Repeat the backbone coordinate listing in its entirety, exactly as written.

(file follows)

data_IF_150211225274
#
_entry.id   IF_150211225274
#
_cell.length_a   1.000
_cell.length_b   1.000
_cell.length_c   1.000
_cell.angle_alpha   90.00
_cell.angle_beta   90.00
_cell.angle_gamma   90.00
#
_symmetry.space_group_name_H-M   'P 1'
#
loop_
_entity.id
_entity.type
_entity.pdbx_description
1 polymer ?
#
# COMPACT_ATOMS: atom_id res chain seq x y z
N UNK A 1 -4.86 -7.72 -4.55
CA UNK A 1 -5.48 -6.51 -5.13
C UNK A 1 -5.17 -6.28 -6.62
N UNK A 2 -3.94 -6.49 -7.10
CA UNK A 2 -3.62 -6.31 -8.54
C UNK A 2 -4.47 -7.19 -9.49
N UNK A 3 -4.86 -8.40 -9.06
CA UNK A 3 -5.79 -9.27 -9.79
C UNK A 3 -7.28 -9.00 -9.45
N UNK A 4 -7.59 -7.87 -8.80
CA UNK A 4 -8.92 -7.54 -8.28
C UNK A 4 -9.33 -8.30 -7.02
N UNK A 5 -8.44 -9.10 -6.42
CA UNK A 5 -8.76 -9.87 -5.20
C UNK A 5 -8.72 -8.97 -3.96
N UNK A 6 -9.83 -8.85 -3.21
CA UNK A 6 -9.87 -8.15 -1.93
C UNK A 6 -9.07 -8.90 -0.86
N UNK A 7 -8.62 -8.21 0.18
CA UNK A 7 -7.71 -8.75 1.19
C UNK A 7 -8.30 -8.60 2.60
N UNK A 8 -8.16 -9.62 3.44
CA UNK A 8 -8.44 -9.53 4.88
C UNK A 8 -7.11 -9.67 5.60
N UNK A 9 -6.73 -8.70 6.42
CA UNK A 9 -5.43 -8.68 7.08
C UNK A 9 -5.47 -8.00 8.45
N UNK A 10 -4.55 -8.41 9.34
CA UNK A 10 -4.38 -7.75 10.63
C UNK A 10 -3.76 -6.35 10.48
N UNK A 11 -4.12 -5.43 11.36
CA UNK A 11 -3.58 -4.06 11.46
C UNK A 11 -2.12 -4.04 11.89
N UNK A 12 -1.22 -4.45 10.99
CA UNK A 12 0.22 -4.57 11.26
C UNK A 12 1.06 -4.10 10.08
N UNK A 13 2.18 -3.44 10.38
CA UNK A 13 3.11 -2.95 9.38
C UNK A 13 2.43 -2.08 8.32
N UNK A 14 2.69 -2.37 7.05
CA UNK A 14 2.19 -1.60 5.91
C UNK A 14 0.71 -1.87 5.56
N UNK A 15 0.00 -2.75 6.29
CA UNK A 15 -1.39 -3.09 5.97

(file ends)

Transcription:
data_IF_150211225274
#
_entry.id   IF_150211225274
#
_cell.length_a   1.000
_cell.length_b   1.000
_cell.length_c   1.000
_cell.angle_alpha   90.00
_cell.angle_beta   90.00
_cell.angle_gamma   90.00
#
_symmetry.space_group_name_H-M   'P 1'
#
loop_
_entity.id
_entity.type
_entity.pdbx_description
1 polymer ?
#
# COMPACT_ATOMS: atom_id res chain seq x y z
N UNK A 1 -4.86 -7.72 -4.55
CA UNK A 1 -5.48 -6.51 -5.13
C UNK A 1 -5.17 -6.28 -6.62
N UNK A 2 -3.94 -6.49 -7.10
CA UNK A 2 -3.62 -6.31 -8.54
C UNK A 2 -4.47 -7.19 -9.49
N UNK A 3 -4.86 -8.40 -9.06
CA UNK A 3 -5.79 -9.27 -9.79
C UNK A 3 -7.28 -9.00 -9.45
N UNK A 4 -7.59 -7.87 -8.80
CA UNK A 4 -8.92 -7.54 -8.28
C UNK A 4 -9.33 -8.30 -7.02
N UNK A 5 -8.44 -9.10 -6.42
CA UNK A 5 -8.76 -9.87 -5.20
C UNK A 5 -8.72 -8.97 -3.96
N UNK A 6 -9.83 -8.85 -3.21
CA UNK A 6 -9.87 -8.15 -1.93
C UNK A 6 -9.07 -8.90 -0.86
N UNK A 7 -8.62 -8.21 0.18
CA UNK A 7 -7.71 -8.75 1.19
C UNK A 7 -8.30 -8.60 2.60
N UNK A 8 -8.16 -9.62 3.44
CA UNK A 8 -8.44 -9.53 4.88
C UNK A 8 -7.11 -9.67 5.60
N UNK A 9 -6.73 -8.70 6.42
CA UNK A 9 -5.43 -8.68 7.08
C UNK A 9 -5.47 -8.00 8.45
N UNK A 10 -4.55 -8.41 9.34
CA UNK A 10 -4.38 -7.75 10.63
C UNK A 10 -3.76 -6.35 10.48
N UNK A 11 -4.12 -5.43 11.36
CA UNK A 11 -3.58 -4.06 11.46
C UNK A 11 -2.12 -4.04 11.89
N UNK A 12 -1.22 -4.45 10.99
CA UNK A 12 0.22 -4.57 11.26
C UNK A 12 1.06 -4.10 10.08
N UNK A 13 2.18 -3.44 10.38
CA UNK A 13 3.11 -2.95 9.38
C UNK A 13 2.43 -2.08 8.32
N UNK A 14 2.69 -2.37 7.05
CA UNK A 14 2.19 -1.60 5.91
C UNK A 14 0.71 -1.87 5.56
N UNK A 15 0.00 -2.75 6.29
CA UNK A 15 -1.39 -3.09 5.97